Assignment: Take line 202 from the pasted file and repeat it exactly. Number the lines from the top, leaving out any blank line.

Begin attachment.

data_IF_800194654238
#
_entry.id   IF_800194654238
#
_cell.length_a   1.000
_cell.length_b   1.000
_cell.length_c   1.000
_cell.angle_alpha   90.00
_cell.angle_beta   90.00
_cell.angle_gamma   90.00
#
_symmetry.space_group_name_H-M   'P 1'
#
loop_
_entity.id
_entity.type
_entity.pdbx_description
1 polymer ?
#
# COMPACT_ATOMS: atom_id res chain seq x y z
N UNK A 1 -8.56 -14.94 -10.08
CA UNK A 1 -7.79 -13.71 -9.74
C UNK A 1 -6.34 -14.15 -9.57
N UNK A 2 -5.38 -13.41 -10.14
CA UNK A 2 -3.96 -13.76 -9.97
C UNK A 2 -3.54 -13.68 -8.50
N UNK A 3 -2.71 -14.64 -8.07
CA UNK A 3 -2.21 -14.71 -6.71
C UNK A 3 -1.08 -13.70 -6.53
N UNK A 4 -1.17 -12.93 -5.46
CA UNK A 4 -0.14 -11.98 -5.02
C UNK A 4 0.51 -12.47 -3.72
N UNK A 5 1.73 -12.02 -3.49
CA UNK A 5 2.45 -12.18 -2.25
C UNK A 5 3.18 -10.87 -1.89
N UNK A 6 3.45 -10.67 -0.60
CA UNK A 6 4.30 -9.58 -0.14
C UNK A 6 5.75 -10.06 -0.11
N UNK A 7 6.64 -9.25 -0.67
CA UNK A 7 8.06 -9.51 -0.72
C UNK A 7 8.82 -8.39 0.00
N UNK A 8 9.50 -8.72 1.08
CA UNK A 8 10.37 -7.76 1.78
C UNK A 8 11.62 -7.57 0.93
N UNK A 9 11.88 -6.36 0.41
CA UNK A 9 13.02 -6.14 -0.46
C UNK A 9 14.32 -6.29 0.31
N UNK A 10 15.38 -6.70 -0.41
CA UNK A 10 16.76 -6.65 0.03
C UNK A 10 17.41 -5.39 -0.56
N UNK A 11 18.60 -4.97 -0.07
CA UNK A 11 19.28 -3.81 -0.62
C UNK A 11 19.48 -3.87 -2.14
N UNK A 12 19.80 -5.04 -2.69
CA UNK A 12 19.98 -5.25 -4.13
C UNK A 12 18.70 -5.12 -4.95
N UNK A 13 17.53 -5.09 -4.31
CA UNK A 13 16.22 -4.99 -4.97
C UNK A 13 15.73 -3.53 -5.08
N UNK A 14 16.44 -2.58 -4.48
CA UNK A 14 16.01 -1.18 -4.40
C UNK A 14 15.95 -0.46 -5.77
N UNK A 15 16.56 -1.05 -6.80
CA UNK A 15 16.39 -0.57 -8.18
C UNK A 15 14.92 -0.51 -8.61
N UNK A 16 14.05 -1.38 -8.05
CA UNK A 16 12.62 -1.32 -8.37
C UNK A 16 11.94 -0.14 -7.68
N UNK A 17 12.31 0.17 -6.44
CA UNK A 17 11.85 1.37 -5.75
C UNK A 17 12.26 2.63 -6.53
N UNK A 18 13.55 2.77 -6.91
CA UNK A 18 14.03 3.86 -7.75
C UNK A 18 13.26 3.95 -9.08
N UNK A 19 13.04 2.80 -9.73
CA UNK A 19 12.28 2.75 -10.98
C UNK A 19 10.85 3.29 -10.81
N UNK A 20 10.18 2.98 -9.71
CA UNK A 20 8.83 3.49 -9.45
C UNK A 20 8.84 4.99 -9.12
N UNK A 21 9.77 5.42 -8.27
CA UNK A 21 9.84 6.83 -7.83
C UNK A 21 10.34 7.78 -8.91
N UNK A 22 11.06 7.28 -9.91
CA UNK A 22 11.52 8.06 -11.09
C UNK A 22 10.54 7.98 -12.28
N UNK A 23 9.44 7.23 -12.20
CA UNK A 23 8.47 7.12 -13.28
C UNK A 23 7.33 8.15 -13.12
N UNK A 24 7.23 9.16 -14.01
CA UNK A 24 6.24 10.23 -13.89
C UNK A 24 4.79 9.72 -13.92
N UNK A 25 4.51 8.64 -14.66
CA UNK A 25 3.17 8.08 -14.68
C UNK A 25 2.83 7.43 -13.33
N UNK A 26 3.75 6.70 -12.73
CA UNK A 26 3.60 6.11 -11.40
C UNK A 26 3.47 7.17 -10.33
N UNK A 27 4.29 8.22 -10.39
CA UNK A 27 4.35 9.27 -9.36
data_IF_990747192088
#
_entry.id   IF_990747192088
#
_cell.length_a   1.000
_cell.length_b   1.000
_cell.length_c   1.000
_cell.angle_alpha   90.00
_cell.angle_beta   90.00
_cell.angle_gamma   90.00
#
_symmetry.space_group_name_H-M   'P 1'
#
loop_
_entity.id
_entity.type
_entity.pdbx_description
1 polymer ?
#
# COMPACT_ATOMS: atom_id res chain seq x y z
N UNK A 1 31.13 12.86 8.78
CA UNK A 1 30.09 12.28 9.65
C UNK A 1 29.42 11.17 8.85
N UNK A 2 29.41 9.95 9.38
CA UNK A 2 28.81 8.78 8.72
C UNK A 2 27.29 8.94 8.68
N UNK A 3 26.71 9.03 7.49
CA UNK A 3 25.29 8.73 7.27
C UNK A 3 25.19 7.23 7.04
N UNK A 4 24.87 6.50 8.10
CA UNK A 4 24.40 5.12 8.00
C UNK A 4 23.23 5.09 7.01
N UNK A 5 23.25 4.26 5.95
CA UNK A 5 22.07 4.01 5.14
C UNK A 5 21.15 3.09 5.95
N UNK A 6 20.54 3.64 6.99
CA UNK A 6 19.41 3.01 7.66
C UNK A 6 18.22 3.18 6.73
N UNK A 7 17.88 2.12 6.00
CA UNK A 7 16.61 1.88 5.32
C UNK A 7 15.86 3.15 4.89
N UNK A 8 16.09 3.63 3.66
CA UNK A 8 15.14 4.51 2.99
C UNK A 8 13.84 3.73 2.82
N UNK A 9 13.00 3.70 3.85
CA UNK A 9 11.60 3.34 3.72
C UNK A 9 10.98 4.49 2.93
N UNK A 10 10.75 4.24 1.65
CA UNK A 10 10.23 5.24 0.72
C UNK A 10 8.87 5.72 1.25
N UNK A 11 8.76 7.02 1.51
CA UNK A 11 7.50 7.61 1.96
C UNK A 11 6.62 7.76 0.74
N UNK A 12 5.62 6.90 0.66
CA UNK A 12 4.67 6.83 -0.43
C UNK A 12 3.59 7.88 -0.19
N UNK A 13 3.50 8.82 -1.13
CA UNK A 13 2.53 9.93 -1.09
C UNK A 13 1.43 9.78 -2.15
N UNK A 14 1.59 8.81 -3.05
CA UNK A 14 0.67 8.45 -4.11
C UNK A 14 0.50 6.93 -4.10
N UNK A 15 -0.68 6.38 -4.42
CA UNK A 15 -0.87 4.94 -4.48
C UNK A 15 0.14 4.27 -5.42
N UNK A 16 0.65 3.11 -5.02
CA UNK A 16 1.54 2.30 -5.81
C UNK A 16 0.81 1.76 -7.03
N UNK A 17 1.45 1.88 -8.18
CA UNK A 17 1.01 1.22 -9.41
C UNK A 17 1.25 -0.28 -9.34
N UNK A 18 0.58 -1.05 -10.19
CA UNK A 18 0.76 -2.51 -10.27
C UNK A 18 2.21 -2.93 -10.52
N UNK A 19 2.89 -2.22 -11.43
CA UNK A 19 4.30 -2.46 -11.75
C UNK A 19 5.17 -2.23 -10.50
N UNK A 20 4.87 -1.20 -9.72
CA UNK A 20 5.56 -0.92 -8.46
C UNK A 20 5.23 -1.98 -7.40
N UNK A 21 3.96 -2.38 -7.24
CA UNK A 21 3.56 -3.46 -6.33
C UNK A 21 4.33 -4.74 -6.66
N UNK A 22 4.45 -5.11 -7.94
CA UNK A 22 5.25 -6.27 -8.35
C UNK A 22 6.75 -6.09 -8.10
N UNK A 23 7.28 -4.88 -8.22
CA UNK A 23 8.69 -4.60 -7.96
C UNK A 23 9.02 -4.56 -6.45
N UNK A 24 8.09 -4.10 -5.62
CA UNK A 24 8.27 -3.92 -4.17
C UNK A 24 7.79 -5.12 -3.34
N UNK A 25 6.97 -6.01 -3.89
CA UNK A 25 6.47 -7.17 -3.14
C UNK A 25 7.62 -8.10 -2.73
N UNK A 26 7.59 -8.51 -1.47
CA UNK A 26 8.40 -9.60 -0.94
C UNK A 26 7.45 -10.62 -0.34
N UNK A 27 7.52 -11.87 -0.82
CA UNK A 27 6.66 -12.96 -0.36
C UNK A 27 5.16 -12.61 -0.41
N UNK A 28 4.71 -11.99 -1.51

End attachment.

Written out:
N UNK A 28 4.71 -11.99 -1.51